2017 Swammy Awards European Male Swimmer of the Year: Adam Peaty

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2017 Swammy Awards European Male Swimmer of the Year: Adam Peaty, Great Britain

There was only 1 European male swimmer who won more than 1 individual event at the 2017 World Aquatics Championships. There was only 1 long course World Record set by a European male in 2017. That made the 2017 Swammy Award for European Male Swimmer of the year a slam-dunk for British breaststroke Adam Peaty.

This marks the 2nd-straight European Swimmer of the Year Award for Peaty, which goes with his overall Swimmer of the Year award in 2015.

Peaty won both the 50 and 100 breaststrokes at this summer’s World Championships. He started with a new Championship Record in the 100 breaststroke in 57.45, and followed that up by swimming to a new World Record of 25.95 in the semi-finals of the 50 breaststroke. He become the first man to break-through the 26-second barrier in the race, and followed it up with another sub-26 second swim with a 25.99 to win gold.

Peaty is well-established as the best long course breaststroker in the world – as of posting, he has the 11 fastest 100 long course meter breaststrokers in history. What was really exciting for Peaty was the development of his short course swimming. At the European Short Course Champioinships, he won the 100 breaststroke and broke the European Record in 55.94. That’s the 2nd-best performance in history. Peaty’s one Achilles heel has always been his starts and turns. He got his starts worked out in Rio, and now has made enough progress on his turns to be the best in the world (right now) in short course as well.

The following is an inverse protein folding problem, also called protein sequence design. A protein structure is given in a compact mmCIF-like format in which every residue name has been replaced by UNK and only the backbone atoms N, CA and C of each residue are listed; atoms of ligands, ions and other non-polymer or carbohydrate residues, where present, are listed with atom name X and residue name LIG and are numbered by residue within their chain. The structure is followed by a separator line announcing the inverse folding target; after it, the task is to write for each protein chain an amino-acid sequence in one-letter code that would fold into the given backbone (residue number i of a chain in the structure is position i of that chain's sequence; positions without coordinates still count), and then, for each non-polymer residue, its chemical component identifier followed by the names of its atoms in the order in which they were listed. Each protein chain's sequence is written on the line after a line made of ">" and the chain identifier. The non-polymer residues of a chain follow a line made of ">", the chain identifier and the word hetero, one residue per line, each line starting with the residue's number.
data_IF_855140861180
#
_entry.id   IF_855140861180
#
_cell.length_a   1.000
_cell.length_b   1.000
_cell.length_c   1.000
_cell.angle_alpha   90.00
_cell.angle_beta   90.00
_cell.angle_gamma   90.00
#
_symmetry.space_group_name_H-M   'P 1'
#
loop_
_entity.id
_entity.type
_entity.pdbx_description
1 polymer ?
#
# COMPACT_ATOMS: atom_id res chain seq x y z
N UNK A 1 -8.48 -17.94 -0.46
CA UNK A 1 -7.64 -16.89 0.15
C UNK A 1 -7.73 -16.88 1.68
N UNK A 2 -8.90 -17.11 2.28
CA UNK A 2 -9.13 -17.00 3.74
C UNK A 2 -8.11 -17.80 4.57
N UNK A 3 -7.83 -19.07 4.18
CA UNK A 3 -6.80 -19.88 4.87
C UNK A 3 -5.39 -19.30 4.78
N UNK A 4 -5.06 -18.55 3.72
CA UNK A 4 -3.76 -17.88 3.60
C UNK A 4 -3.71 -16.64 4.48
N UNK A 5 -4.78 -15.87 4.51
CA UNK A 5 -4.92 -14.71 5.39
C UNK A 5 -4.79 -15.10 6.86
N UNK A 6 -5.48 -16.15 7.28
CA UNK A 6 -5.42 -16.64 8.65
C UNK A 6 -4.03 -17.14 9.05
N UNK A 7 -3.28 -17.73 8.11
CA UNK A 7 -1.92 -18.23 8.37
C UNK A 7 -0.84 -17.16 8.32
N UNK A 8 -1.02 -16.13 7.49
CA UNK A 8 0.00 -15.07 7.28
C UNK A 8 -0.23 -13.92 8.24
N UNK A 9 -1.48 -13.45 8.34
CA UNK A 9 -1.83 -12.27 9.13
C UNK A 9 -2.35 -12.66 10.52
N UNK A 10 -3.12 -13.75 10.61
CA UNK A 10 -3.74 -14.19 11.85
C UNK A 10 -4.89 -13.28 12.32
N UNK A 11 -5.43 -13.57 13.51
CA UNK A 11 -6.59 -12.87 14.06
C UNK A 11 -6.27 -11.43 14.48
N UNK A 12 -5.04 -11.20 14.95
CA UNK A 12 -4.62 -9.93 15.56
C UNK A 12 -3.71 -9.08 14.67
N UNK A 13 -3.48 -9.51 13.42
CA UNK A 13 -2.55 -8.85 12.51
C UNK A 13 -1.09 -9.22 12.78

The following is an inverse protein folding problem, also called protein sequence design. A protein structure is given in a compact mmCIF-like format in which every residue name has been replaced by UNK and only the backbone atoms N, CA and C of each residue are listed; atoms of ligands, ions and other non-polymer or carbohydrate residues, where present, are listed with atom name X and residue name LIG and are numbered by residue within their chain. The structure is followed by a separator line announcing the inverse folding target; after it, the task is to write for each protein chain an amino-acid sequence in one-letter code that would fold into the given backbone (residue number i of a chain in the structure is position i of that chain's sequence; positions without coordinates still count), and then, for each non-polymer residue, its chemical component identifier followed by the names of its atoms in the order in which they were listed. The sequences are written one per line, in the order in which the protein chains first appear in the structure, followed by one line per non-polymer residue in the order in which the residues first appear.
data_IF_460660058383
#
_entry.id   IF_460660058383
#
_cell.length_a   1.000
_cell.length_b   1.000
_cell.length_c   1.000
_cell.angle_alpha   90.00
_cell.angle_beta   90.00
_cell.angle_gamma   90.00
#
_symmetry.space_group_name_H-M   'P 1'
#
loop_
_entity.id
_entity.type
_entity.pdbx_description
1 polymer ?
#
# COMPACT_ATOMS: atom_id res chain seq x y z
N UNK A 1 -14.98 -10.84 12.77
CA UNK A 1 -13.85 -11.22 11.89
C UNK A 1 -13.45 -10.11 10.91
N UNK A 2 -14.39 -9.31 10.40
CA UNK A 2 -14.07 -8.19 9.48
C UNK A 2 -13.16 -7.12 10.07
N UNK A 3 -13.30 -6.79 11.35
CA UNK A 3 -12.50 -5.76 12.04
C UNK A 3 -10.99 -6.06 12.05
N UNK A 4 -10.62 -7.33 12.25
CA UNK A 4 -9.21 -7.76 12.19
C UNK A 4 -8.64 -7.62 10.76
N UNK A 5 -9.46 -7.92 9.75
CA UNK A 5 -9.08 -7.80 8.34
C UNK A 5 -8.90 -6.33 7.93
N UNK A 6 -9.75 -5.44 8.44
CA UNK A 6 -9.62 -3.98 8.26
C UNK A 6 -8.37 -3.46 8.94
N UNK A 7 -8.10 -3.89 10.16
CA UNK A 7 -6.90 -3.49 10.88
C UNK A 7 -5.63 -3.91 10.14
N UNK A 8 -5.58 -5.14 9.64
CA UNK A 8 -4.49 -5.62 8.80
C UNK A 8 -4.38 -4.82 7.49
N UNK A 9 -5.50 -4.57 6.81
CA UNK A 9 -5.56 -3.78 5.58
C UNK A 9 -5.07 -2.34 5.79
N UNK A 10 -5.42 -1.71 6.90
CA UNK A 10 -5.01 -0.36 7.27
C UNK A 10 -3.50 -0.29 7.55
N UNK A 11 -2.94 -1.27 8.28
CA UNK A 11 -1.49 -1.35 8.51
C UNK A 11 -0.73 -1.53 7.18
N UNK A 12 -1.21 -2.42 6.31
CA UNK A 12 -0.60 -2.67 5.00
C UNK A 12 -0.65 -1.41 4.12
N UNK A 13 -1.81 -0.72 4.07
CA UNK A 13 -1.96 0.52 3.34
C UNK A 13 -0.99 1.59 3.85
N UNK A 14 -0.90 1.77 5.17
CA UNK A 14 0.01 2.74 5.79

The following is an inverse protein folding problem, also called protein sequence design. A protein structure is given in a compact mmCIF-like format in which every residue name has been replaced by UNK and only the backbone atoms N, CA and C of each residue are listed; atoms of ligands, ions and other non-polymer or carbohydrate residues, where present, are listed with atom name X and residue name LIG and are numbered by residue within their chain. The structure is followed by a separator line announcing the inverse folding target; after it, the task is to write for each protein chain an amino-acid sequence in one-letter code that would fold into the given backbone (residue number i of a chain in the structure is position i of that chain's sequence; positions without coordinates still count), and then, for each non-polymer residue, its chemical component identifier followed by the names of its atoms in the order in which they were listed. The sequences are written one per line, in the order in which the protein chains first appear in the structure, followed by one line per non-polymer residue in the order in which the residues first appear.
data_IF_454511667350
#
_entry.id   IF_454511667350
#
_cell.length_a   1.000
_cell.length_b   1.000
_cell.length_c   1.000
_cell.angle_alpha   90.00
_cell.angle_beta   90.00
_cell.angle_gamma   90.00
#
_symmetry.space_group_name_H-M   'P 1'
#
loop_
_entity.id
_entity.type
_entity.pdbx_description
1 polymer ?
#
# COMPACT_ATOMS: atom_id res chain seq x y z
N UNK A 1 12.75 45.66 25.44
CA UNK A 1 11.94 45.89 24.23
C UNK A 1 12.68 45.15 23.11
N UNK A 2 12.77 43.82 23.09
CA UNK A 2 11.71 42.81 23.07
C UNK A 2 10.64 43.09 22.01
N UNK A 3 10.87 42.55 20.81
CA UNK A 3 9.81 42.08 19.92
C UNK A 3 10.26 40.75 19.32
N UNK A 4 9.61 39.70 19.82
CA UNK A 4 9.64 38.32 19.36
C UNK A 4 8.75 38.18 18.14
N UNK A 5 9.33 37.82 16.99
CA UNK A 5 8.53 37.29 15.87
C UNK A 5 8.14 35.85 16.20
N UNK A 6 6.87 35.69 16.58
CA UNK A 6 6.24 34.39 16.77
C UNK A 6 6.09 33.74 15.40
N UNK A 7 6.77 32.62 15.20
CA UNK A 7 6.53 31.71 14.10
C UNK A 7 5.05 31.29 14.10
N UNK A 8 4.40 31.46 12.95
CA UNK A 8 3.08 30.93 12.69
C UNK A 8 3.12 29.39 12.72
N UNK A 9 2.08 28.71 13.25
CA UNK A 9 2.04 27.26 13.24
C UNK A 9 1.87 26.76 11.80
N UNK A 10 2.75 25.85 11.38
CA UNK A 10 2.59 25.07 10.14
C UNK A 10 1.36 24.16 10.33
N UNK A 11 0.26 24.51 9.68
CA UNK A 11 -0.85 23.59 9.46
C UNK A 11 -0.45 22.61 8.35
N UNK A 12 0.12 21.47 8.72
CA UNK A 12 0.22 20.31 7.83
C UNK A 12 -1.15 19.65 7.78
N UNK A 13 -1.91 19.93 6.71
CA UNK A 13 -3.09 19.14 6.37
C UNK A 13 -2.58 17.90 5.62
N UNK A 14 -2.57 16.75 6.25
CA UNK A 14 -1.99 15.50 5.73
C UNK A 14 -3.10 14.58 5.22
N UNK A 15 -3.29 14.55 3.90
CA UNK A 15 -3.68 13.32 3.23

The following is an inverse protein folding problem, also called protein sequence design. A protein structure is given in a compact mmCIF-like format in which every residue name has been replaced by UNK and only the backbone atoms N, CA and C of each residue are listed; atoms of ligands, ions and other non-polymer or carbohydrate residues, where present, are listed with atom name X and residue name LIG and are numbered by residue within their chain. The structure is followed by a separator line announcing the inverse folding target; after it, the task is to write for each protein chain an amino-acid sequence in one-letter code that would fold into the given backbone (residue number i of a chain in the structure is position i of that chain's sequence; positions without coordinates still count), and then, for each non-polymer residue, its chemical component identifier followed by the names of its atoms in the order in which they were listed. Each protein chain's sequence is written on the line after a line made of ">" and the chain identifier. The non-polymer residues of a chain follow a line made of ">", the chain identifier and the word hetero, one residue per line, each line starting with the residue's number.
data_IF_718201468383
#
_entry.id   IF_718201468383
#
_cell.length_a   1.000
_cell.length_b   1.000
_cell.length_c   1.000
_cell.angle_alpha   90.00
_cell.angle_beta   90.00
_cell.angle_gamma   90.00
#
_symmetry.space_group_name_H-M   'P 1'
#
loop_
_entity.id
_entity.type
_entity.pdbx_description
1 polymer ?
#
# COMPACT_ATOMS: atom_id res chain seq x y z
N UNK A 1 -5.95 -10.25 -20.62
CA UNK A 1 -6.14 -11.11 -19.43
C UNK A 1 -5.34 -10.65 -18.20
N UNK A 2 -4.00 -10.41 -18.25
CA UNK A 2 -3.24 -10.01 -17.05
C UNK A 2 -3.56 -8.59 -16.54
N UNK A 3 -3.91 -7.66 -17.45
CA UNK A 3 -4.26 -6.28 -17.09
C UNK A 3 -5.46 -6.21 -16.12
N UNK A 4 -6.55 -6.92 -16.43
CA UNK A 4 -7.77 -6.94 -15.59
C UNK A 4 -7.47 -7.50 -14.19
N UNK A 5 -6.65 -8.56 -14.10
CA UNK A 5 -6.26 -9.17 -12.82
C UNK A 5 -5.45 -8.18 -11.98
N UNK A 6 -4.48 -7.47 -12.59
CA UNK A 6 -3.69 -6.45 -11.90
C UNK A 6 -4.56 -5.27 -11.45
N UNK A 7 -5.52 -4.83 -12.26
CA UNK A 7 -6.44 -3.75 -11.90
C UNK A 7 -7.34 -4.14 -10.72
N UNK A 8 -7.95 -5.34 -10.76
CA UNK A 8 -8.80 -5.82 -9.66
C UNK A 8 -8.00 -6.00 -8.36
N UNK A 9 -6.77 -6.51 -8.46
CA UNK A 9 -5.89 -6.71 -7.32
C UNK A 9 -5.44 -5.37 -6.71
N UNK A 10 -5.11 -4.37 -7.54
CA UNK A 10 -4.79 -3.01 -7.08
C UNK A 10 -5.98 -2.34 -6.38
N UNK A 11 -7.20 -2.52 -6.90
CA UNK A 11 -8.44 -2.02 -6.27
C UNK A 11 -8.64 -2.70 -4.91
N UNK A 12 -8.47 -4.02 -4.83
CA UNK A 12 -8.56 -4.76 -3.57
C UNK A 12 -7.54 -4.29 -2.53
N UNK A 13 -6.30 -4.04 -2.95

Peaty still hasn’t taken on much in the 200 breaststroke. He only swam the race once in 2017 – at the European Short Course Championships – where he swam a lifetime best of 2:07.34. He opened in a sprinter’s 58.47, but closed in a 1:08.87 to finish 13th in prelims.

Even without the 200 in his repertoire, he’s still staking a claim to the best male breaststroker in history. He’s still got some thing to accomplish to catch Kosuke Kitajima and his 4 individual breaststroke Olympic golds in terms of resume, but he’s already just the 3rd man to repeat as the World Champion in the 100, the first to win back-to-back in the 50, and has brought the record in the 100 long course breaststroke down consecutively by 1.3 seconds across 3 swims. The last swimmer to consecutively impact the record by that amount was John Hencken, who from 1973 to 1976 improved the record from 1:04.94 (Nobutaka Taguchi) to 1:03.11.

Next season, Peaty will have the chance to add another feather to his long course cap. He’s won gold in both the 50 and 100 at the World Championships, European Championships, and in the 100 at the Olympic Games. At the last Commonwealth Games in 2014, however, he won the 100 but placed 2nd in the 50 breaststroke – behind his self-proclaimed idol Cameron van der Burgh (who holds the short course World Records). That’s the lone long course mountain he has yet to climb in his primary events.

Honorable Mentions
(in no particular order)